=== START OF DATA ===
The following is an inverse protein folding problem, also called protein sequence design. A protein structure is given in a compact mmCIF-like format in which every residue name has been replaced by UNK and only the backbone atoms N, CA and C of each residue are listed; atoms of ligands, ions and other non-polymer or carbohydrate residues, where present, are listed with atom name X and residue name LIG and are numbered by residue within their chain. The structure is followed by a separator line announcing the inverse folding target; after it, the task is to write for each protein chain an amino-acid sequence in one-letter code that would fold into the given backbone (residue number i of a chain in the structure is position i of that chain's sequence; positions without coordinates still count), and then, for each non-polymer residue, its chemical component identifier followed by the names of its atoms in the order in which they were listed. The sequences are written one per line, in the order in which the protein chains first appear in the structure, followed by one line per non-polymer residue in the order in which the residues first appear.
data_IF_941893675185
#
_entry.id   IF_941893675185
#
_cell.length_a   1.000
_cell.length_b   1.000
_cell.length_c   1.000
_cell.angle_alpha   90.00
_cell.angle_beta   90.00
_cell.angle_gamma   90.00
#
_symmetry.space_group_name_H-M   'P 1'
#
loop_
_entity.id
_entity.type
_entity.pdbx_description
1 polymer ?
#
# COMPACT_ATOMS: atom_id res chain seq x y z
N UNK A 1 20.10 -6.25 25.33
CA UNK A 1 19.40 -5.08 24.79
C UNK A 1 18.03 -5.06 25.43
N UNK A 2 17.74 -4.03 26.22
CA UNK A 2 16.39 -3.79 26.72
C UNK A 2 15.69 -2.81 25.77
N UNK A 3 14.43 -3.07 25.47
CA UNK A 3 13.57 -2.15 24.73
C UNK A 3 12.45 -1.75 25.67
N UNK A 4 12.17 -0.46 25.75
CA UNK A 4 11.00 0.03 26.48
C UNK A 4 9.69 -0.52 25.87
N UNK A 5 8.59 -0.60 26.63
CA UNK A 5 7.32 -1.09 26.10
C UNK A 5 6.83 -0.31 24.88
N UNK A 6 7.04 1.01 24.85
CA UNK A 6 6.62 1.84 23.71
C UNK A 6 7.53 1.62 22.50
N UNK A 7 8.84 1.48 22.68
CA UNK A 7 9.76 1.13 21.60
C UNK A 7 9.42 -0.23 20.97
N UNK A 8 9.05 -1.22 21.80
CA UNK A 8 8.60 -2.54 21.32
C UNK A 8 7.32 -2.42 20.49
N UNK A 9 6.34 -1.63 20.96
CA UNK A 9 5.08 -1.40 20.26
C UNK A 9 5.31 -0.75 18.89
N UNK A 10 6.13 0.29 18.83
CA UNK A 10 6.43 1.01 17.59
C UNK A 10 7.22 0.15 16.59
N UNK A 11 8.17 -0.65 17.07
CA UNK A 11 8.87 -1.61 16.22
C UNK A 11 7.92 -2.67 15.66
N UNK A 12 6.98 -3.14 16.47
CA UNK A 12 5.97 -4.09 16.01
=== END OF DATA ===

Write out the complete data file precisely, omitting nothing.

The following is an inverse protein folding problem, also called protein sequence design. A protein structure is given in a compact mmCIF-like format in which every residue name has been replaced by UNK and only the backbone atoms N, CA and C of each residue are listed; atoms of ligands, ions and other non-polymer or carbohydrate residues, where present, are listed with atom name X and residue name LIG and are numbered by residue within their chain. The structure is followed by a separator line announcing the inverse folding target; after it, the task is to write for each protein chain an amino-acid sequence in one-letter code that would fold into the given backbone (residue number i of a chain in the structure is position i of that chain's sequence; positions without coordinates still count), and then, for each non-polymer residue, its chemical component identifier followed by the names of its atoms in the order in which they were listed. The sequences are written one per line, in the order in which the protein chains first appear in the structure, followed by one line per non-polymer residue in the order in which the residues first appear.
data_IF_941893675185
#
_entry.id   IF_941893675185
#
_cell.length_a   1.000
_cell.length_b   1.000
_cell.length_c   1.000
_cell.angle_alpha   90.00
_cell.angle_beta   90.00
_cell.angle_gamma   90.00
#
_symmetry.space_group_name_H-M   'P 1'
#
loop_
_entity.id
_entity.type
_entity.pdbx_description
1 polymer ?
#
# COMPACT_ATOMS: atom_id res chain seq x y z
N UNK A 1 20.10 -6.25 25.33
CA UNK A 1 19.40 -5.08 24.79
C UNK A 1 18.03 -5.06 25.43
N UNK A 2 17.74 -4.03 26.22
CA UNK A 2 16.39 -3.79 26.72
C UNK A 2 15.69 -2.81 25.77
N UNK A 3 14.43 -3.07 25.47
CA UNK A 3 13.57 -2.15 24.73
C UNK A 3 12.45 -1.75 25.67
N UNK A 4 12.17 -0.46 25.75
CA UNK A 4 11.00 0.03 26.48
C UNK A 4 9.69 -0.52 25.87
N UNK A 5 8.59 -0.60 26.63
CA UNK A 5 7.32 -1.09 26.10
C UNK A 5 6.83 -0.31 24.88
N UNK A 6 7.04 1.01 24.85
CA UNK A 6 6.62 1.84 23.71
C UNK A 6 7.53 1.62 22.50
N UNK A 7 8.84 1.48 22.68
CA UNK A 7 9.76 1.13 21.60
C UNK A 7 9.42 -0.23 20.97
N UNK A 8 9.05 -1.22 21.80
CA UNK A 8 8.60 -2.54 21.32
C UNK A 8 7.32 -2.42 20.49
N UNK A 9 6.34 -1.63 20.96
CA UNK A 9 5.08 -1.40 20.26
C UNK A 9 5.31 -0.75 18.89
N UNK A 10 6.13 0.29 18.83
CA UNK A 10 6.43 1.01 17.59
C UNK A 10 7.22 0.15 16.59
N UNK A 11 8.17 -0.65 17.07
CA UNK A 11 8.87 -1.61 16.22
C UNK A 11 7.92 -2.67 15.66
N UNK A 12 6.98 -3.14 16.47
CA UNK A 12 5.97 -4.09 16.01